MIT redefines regional innovation on its own terms: MIT REAP
During the past decades we have witnessed numerous regions across the world grappling with the challenges to shift from old industrial economies to regional innovation driven models to sustain their economic growth, and stay competitive in a global marketplace. Despite the many strategies implemented and investments made, the efforts of regions to make the leap only rarely turned into a success. Exceptions to the rule and world-known examples such as Silicon Valley, Singapore, and Tel Aviv have come through as major innovation and entrepreneurship hubs, while others continue facing disappointment due to their lack of understanding of the regional ecosystem.
Another example is the Boston region which has nailed the transition towards an innovation-driven ecosystem. Acting as a powerhouse of the New England economy with its 25.000 spin-outs worth of nearly $2t – a record that has built up over the past 100 years – MIT is the default address of regions who are embarking on their transformation process. Their capstone global initiative, Regional Entrepreneurship Acceleration Program (MIT REAP) offers a two-year program during which it empowers regional stakeholders – representatives from government, corporate, academia, risk capital and the entrepreneurial community – to trigger an Innovation Driven Entrepreneurship Ecosystem-led growth.
For many of their participating regions the MIT REAP evidence-based approach has drawn a clear picture of the components of success. From Southwest Norway who are looking for ways to reconfigure its economy that is heavily dependent on the oil and ocean business, to Iceland and Nova Scotia whose economies have long been dominated by natural resources, and Scotland with aspirations to internationalize its local SMEs, their core ingredients for change have been the same: cooperation of key regional actors with expertise, a well-defined regional strategy, and foundational institutions enabling innovative and entrepreneurial capacity development.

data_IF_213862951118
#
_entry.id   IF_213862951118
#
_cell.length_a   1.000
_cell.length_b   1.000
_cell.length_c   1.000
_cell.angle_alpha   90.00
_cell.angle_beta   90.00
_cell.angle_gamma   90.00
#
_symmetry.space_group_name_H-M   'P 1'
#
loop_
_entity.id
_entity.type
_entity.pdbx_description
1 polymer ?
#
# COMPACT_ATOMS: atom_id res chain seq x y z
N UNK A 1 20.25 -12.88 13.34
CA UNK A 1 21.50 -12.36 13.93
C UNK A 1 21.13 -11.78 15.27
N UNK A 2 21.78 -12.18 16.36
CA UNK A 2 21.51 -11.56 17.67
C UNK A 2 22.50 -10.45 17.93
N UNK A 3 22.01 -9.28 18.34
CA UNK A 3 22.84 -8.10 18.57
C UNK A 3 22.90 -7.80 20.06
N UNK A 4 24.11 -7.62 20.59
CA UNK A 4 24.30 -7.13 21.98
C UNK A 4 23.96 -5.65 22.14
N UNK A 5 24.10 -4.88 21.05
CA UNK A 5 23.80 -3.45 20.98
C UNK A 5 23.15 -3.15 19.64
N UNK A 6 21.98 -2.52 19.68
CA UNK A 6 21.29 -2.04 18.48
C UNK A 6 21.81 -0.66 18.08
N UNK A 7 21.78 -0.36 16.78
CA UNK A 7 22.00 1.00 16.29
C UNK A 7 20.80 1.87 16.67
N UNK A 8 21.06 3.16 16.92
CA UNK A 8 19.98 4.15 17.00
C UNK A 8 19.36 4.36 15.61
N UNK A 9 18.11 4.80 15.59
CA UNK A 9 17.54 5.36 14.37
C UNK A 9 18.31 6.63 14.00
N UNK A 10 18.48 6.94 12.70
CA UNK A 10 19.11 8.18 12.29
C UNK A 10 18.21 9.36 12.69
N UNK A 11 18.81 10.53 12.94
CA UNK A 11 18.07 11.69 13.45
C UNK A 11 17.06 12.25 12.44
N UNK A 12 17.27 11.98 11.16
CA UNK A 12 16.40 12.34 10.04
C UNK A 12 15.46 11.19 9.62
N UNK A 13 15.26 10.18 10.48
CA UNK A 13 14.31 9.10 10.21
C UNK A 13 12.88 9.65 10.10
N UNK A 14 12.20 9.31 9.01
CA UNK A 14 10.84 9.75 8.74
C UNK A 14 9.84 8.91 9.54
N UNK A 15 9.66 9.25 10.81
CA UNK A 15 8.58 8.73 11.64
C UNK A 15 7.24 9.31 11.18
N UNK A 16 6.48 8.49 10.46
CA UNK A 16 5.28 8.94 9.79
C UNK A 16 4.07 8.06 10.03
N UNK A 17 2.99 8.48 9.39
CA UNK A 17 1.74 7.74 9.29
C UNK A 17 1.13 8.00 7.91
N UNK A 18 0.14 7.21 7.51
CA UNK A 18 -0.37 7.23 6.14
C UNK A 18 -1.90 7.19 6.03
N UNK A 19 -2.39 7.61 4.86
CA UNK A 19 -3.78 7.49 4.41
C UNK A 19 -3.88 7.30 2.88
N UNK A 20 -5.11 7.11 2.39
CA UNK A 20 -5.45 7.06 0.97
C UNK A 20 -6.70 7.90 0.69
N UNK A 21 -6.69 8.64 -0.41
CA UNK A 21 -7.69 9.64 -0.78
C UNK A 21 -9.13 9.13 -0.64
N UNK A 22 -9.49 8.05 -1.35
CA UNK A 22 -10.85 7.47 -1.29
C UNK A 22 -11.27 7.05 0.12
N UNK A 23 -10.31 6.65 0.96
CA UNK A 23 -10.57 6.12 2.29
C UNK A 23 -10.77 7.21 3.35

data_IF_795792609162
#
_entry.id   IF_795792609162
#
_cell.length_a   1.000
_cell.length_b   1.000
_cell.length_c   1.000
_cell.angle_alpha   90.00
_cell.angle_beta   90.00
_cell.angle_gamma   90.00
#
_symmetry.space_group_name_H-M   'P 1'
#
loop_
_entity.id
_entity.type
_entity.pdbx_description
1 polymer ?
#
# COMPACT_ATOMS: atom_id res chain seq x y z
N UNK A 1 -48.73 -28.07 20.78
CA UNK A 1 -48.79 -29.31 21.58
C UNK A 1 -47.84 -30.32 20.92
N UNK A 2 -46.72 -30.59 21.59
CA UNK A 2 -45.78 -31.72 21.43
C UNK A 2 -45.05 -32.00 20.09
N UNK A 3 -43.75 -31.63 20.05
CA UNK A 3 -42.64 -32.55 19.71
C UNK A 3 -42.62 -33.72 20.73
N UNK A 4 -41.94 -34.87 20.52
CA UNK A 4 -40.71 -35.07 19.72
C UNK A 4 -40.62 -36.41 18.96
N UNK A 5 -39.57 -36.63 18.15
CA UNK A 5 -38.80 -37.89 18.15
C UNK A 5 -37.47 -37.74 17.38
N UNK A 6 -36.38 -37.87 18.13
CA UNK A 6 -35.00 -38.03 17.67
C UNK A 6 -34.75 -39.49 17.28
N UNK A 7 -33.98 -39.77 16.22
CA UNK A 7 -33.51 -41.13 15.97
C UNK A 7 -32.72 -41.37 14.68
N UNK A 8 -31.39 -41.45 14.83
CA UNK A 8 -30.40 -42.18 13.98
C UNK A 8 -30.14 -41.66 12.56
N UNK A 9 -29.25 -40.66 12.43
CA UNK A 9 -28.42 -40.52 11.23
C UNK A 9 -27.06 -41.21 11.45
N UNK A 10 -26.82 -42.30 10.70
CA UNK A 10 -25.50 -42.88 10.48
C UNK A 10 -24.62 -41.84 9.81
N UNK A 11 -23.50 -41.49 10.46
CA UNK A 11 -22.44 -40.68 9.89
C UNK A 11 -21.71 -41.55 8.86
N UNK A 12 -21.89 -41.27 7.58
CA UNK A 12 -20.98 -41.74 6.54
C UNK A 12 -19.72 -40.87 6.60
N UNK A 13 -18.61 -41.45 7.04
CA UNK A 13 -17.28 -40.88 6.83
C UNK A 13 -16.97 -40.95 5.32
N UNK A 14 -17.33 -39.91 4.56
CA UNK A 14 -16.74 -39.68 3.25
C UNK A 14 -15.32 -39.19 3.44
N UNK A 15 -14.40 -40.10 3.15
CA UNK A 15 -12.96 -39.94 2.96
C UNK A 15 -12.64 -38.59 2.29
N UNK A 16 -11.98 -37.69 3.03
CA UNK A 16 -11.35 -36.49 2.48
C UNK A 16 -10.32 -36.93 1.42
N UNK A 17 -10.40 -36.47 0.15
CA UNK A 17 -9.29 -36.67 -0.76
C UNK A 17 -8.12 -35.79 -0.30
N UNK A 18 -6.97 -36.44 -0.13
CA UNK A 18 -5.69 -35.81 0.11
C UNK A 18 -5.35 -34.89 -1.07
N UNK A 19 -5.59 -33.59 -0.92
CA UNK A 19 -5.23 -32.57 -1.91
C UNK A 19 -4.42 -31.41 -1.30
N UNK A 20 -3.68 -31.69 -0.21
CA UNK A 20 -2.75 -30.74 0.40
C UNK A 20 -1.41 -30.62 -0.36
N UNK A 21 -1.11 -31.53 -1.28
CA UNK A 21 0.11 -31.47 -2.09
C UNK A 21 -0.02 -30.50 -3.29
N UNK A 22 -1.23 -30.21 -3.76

So far the MIT REAP has offered real-world solutions to 28 regions to help them develop the building blocks necessary to create an ecosystem favorable to innovative initiatives. The “cohort” system – a group of six to eight regions who participate in the program during the same period – has provided the opportunity to reflect and learn from each other beyond the program content. Though it is still early to discuss overall impact, the initial results of the program have already become visible in the form of new initiatives in the regions represented by the first two ‘alumni’ cohorts.
To read more on the nature and the impact of the REAP program, please read the full case study at: www.ub-cooperation.eu
Meet the authors
Hacer Tercanli is a recent graduate of an Erasmus Mundus Masters course, Research and Innovation in Higher Education (MARIHE), and since November 2016 a Project Officer at UIIN. Previously she has worked in public and private higher education institutions in Turkey and completed a Fulbright Master’s program in Applied Linguistics in the US. As part of her Erasmus Mundus Master Hacer studied in Austria, Finland, China and Germany. During her studies she has participated in HE development projects that involved mapping digital learning environments in Germany and facilitation of internationalization in Turkey. In addition, Hacer has also been involved in EU projects at the Science-to-Business Marketing Research Centre in Munster, Germany. Among her recent interests are university-industry cooperation and quality assurance in international joint degree programs.